Cytomegalovirus disease involving the digestive tract can occur in immunocompetent hosts. Aside from abdominal pain, it can also manifest as intestinal obstruction, and generally, conservative treatment is effective. Early recognition of CMV colitis presenting with intestinal obstruction helps to avoid unnecessary disease prolongation and improves prognosis. The reactivation of cytomegalovirus is associated with inflammation in healthy individuals, and novel coronavirus coinfection is considered to be one of the potential contributing factors.

Availability of data and materials

All data generated or analyzed during this study are included in this published article.

Abbreviations

  • Cytomegalovirus

Computed tomography

Metagenomic next-generation sequencing

Hematoxylin–eosin

Immunohistochemical

Normal range

Zuhair M, et al. Estimation of the worldwide seroprevalence of cytomegalovirus: a systematic review and meta-analysis. Rev Med Virol. 2019;29(3):e2034. https://doi.org/10.1002/rmv.2034 .

Article   PubMed   Google Scholar  

Yoon J, et al. Endoscopic features and clinical outcomes of cytomegalovirus gastroenterocolitis in immunocompetent patients. Sci Rep. 2021;11(1):6284. https://doi.org/10.1038/s41598-021-85845-8 .

Article   CAS   PubMed   PubMed Central   Google Scholar  

Machens A, Bloechle C, Achilles EG, Bause HW, Izbicki JR. Toxic megacolon caused by cytomegalovirus colitis in a multiply injured patient. J Trauma Acute Care Surg. 1996;40(4):644.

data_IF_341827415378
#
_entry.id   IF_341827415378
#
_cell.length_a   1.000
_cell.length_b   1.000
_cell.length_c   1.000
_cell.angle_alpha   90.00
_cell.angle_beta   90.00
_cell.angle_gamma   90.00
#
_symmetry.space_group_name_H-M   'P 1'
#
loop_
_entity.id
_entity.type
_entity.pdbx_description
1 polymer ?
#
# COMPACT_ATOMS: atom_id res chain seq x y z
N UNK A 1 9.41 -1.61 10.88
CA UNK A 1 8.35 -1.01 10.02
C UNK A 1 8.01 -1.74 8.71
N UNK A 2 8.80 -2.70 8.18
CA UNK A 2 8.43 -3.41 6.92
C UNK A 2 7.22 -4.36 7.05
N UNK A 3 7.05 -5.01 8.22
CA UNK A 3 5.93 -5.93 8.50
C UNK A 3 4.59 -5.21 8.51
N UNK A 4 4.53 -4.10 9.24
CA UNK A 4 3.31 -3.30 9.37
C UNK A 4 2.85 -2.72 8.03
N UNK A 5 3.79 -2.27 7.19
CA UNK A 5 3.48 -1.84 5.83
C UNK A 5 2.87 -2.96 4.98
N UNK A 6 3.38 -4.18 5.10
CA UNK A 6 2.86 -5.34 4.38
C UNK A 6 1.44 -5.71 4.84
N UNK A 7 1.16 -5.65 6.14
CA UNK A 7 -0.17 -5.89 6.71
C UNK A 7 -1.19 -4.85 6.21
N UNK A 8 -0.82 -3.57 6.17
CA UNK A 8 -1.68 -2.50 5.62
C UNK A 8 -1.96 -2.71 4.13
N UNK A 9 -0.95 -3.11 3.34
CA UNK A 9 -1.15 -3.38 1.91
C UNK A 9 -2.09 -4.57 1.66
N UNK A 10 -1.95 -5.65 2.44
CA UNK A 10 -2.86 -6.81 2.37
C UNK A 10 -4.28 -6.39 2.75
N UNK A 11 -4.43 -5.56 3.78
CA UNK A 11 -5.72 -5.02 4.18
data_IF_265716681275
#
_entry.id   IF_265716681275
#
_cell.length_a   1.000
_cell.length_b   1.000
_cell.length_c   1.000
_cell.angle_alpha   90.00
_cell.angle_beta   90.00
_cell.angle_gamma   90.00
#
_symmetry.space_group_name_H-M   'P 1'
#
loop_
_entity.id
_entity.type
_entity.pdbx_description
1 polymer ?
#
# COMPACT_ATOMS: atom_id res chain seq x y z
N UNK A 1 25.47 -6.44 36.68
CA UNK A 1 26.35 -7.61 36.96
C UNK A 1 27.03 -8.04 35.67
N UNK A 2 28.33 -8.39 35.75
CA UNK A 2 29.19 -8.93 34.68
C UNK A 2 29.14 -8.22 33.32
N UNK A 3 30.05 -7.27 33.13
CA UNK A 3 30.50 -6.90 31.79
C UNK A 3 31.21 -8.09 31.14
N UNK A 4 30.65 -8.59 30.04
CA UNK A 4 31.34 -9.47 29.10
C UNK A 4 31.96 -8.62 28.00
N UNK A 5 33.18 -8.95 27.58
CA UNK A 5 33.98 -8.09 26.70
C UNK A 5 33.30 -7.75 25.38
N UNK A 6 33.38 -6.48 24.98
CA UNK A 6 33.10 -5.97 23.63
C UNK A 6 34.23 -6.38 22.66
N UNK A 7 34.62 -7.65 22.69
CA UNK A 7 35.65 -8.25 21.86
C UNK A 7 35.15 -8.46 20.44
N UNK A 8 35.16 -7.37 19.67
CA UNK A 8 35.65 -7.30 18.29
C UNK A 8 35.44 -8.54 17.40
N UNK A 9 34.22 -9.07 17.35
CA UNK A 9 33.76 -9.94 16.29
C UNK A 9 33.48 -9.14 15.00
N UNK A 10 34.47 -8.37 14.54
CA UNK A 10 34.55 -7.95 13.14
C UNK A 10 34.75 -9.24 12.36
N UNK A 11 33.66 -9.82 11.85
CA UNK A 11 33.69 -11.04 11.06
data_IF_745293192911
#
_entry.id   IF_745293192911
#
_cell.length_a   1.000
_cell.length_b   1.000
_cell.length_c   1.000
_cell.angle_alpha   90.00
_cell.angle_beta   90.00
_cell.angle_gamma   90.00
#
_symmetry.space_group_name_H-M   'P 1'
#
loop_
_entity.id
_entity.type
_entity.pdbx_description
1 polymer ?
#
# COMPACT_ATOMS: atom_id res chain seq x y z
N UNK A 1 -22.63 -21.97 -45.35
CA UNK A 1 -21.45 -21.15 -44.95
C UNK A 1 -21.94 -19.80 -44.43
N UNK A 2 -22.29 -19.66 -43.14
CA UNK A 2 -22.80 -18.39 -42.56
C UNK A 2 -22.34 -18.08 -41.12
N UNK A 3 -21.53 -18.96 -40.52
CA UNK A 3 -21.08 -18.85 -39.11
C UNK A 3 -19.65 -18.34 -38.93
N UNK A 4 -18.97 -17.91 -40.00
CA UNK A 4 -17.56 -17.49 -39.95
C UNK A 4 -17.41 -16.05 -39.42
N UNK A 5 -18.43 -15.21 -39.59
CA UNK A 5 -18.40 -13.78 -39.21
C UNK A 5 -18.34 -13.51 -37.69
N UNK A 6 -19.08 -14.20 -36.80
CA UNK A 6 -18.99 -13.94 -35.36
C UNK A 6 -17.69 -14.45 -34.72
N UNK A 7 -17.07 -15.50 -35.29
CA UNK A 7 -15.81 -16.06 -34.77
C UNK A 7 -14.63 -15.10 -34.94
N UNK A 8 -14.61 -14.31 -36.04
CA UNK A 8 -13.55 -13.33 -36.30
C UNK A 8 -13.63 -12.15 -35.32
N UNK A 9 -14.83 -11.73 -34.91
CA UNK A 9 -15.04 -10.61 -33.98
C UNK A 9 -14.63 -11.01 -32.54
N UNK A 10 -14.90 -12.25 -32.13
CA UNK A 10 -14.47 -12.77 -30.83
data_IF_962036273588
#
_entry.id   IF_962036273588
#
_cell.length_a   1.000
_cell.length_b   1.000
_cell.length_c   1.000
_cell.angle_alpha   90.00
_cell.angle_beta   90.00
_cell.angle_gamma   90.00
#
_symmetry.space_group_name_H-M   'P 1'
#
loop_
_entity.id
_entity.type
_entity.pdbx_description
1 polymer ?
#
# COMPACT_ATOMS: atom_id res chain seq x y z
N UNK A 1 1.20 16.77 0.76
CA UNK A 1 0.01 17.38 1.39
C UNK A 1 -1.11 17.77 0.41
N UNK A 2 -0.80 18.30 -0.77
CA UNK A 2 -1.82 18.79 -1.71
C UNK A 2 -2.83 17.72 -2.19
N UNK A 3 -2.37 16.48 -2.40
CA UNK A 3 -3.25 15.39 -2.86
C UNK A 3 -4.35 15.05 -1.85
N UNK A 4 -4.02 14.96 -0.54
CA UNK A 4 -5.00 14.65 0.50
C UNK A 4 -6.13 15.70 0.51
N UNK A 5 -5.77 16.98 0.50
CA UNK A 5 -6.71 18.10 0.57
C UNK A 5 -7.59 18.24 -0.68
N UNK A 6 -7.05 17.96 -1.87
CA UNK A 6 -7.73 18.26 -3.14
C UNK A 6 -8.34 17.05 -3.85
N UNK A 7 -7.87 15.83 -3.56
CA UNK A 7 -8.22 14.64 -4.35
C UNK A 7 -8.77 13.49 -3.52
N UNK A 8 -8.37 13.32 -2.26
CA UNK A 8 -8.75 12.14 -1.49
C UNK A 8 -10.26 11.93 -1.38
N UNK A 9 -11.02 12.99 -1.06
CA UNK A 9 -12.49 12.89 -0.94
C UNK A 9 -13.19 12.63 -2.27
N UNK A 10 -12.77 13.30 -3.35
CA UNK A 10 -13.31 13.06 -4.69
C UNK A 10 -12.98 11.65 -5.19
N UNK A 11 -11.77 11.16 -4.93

Article   CAS   Google Scholar  

Lin Y-H, Yeh C-J, Chen Y-J, Chang M-C, Su I-H, Cheng H-T. Recurrent cytomegalovirus colitis with megacolon in an immunocompetent elderly man. J Med Virol. 2010;82(4):638–41. https://doi.org/10.1002/jmv.21712 .

Dinesh BV, Selvaraju K, Kumar S, Thota S. Cytomegalovirus-induced colonic stricture presenting as acute intestinal obstruction in an immunocompetent adult. BMJ Case Rep. 2013;2013:bcr2013200944. https://doi.org/10.1136/bcr-2013-200944

Article   PubMed   PubMed Central   Google Scholar  

Cho JH, Choi JH. Cytomegalovirus ileo-pancolitis presenting as toxic megacolon in an immunocompetent patient: a case report. World J Clin Cases. 2020;8(3):552–9. https://doi.org/10.12998/wjcc.v8.i3.552 .

Charatcharoenwitthaya P, Pausawasdi N, Pongpaibul A. Education and imaging: gastrointestinal: Ogilvie’s syndrome: a rare complication of cytomegalovirus infection in an immunocompetent patient. J Gastroenterol Hepatol. 2014;29(10):1752. https://doi.org/10.1111/jgh.12760 .

Article   CAS   PubMed   Google Scholar